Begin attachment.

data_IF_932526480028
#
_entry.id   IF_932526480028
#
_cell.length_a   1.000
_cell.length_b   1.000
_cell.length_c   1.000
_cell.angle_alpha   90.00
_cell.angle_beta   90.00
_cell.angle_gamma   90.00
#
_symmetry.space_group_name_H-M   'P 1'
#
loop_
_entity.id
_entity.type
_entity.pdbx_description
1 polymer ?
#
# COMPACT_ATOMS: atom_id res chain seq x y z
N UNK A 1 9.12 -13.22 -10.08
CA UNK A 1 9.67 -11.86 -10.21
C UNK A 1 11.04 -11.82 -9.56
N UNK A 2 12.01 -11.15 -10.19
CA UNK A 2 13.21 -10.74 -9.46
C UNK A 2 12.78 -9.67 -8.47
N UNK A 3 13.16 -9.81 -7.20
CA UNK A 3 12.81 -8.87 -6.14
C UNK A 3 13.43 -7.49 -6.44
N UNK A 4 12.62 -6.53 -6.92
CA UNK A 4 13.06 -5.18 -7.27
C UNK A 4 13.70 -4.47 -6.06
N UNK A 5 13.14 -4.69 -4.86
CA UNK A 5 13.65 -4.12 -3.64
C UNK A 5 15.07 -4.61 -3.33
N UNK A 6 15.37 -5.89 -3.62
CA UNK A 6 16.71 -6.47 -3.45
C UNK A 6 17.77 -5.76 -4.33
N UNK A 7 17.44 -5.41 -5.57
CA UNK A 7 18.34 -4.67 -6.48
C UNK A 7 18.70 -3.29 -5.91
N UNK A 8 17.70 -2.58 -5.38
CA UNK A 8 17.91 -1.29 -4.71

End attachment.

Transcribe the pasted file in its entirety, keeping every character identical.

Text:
data_IF_932526480028
#
_entry.id   IF_932526480028
#
_cell.length_a   1.000
_cell.length_b   1.000
_cell.length_c   1.000
_cell.angle_alpha   90.00
_cell.angle_beta   90.00
_cell.angle_gamma   90.00
#
_symmetry.space_group_name_H-M   'P 1'
#
loop_
_entity.id
_entity.type
_entity.pdbx_description
1 polymer ?
#
# COMPACT_ATOMS: atom_id res chain seq x y z
N UNK A 1 9.12 -13.22 -10.08
CA UNK A 1 9.67 -11.86 -10.21
C UNK A 1 11.04 -11.82 -9.56
N UNK A 2 12.01 -11.15 -10.19
CA UNK A 2 13.21 -10.74 -9.46
C UNK A 2 12.78 -9.67 -8.47
N UNK A 3 13.16 -9.81 -7.20
CA UNK A 3 12.81 -8.87 -6.14
C UNK A 3 13.43 -7.49 -6.44
N UNK A 4 12.62 -6.53 -6.92
CA UNK A 4 13.06 -5.18 -7.27
C UNK A 4 13.70 -4.47 -6.06
N UNK A 5 13.14 -4.69 -4.86
CA UNK A 5 13.65 -4.12 -3.64
C UNK A 5 15.07 -4.61 -3.33
N UNK A 6 15.37 -5.89 -3.62
CA UNK A 6 16.71 -6.47 -3.45
C UNK A 6 17.77 -5.76 -4.33
N UNK A 7 17.44 -5.41 -5.57
CA UNK A 7 18.34 -4.67 -6.48
C UNK A 7 18.70 -3.29 -5.91
N UNK A 8 17.70 -2.58 -5.38
CA UNK A 8 17.91 -1.29 -4.71